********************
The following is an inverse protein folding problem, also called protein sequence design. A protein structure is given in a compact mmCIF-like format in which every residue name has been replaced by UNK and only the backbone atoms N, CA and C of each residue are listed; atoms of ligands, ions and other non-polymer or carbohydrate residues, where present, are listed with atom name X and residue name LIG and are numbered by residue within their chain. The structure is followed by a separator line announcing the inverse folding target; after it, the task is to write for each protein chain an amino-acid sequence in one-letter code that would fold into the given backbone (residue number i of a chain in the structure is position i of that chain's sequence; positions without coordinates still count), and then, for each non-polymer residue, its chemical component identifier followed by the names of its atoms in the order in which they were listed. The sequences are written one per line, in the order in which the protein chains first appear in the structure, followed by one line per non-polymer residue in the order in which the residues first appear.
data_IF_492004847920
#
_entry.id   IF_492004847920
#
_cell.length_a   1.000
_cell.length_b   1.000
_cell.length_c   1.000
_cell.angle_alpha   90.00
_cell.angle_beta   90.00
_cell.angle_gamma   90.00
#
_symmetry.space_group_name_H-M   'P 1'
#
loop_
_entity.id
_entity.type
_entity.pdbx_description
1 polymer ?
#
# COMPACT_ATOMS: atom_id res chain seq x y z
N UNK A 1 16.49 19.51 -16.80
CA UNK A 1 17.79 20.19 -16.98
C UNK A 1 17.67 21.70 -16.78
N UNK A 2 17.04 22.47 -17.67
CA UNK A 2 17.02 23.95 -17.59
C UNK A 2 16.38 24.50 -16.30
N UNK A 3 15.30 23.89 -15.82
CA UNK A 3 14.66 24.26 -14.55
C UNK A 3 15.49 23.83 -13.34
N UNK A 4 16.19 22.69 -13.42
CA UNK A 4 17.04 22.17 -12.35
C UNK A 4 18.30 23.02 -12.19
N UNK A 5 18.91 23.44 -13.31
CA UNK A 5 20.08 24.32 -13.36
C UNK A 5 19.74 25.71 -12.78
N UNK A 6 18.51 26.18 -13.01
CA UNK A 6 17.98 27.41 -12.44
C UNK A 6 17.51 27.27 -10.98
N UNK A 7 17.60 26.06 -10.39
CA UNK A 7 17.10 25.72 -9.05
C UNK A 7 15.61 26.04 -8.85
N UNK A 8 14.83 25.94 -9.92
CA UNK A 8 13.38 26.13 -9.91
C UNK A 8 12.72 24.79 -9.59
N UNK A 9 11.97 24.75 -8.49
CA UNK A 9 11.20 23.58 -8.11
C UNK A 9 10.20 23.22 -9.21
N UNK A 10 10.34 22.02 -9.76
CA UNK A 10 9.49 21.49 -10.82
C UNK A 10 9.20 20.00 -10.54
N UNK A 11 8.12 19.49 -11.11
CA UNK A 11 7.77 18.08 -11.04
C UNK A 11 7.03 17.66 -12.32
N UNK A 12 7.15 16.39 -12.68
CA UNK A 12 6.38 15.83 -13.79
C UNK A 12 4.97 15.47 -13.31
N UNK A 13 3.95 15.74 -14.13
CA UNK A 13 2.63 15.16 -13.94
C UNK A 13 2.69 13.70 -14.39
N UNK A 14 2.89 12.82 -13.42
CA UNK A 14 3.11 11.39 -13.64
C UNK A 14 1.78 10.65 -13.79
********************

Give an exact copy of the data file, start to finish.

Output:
The following is an inverse protein folding problem, also called protein sequence design. A protein structure is given in a compact mmCIF-like format in which every residue name has been replaced by UNK and only the backbone atoms N, CA and C of each residue are listed; atoms of ligands, ions and other non-polymer or carbohydrate residues, where present, are listed with atom name X and residue name LIG and are numbered by residue within their chain. The structure is followed by a separator line announcing the inverse folding target; after it, the task is to write for each protein chain an amino-acid sequence in one-letter code that would fold into the given backbone (residue number i of a chain in the structure is position i of that chain's sequence; positions without coordinates still count), and then, for each non-polymer residue, its chemical component identifier followed by the names of its atoms in the order in which they were listed. The sequences are written one per line, in the order in which the protein chains first appear in the structure, followed by one line per non-polymer residue in the order in which the residues first appear.
data_IF_492004847920
#
_entry.id   IF_492004847920
#
_cell.length_a   1.000
_cell.length_b   1.000
_cell.length_c   1.000
_cell.angle_alpha   90.00
_cell.angle_beta   90.00
_cell.angle_gamma   90.00
#
_symmetry.space_group_name_H-M   'P 1'
#
loop_
_entity.id
_entity.type
_entity.pdbx_description
1 polymer ?
#
# COMPACT_ATOMS: atom_id res chain seq x y z
N UNK A 1 16.49 19.51 -16.80
CA UNK A 1 17.79 20.19 -16.98
C UNK A 1 17.67 21.70 -16.78
N UNK A 2 17.04 22.47 -17.67
CA UNK A 2 17.02 23.95 -17.59
C UNK A 2 16.38 24.50 -16.30
N UNK A 3 15.30 23.89 -15.82
CA UNK A 3 14.66 24.26 -14.55
C UNK A 3 15.49 23.83 -13.34
N UNK A 4 16.19 22.69 -13.42
CA UNK A 4 17.04 22.17 -12.35
C UNK A 4 18.30 23.02 -12.19
N UNK A 5 18.91 23.44 -13.31
CA UNK A 5 20.08 24.32 -13.36
C UNK A 5 19.74 25.71 -12.78
N UNK A 6 18.51 26.18 -13.01
CA UNK A 6 17.98 27.41 -12.44
C UNK A 6 17.51 27.27 -10.98
N UNK A 7 17.60 26.06 -10.39
CA UNK A 7 17.10 25.72 -9.05
C UNK A 7 15.61 26.04 -8.85
N UNK A 8 14.83 25.94 -9.92
CA UNK A 8 13.38 26.13 -9.91
C UNK A 8 12.72 24.79 -9.59
N UNK A 9 11.97 24.75 -8.49
CA UNK A 9 11.20 23.58 -8.11
C UNK A 9 10.20 23.22 -9.21
N UNK A 10 10.34 22.02 -9.76
CA UNK A 10 9.49 21.49 -10.82
C UNK A 10 9.20 20.00 -10.54
N UNK A 11 8.12 19.49 -11.11
CA UNK A 11 7.77 18.08 -11.04
C UNK A 11 7.03 17.66 -12.32
N UNK A 12 7.15 16.39 -12.68
CA UNK A 12 6.38 15.83 -13.79
C UNK A 12 4.97 15.47 -13.31
N UNK A 13 3.95 15.74 -14.13
CA UNK A 13 2.63 15.16 -13.94
C UNK A 13 2.69 13.70 -14.39
N UNK A 14 2.89 12.82 -13.42
CA UNK A 14 3.11 11.39 -13.64
C UNK A 14 1.78 10.65 -13.79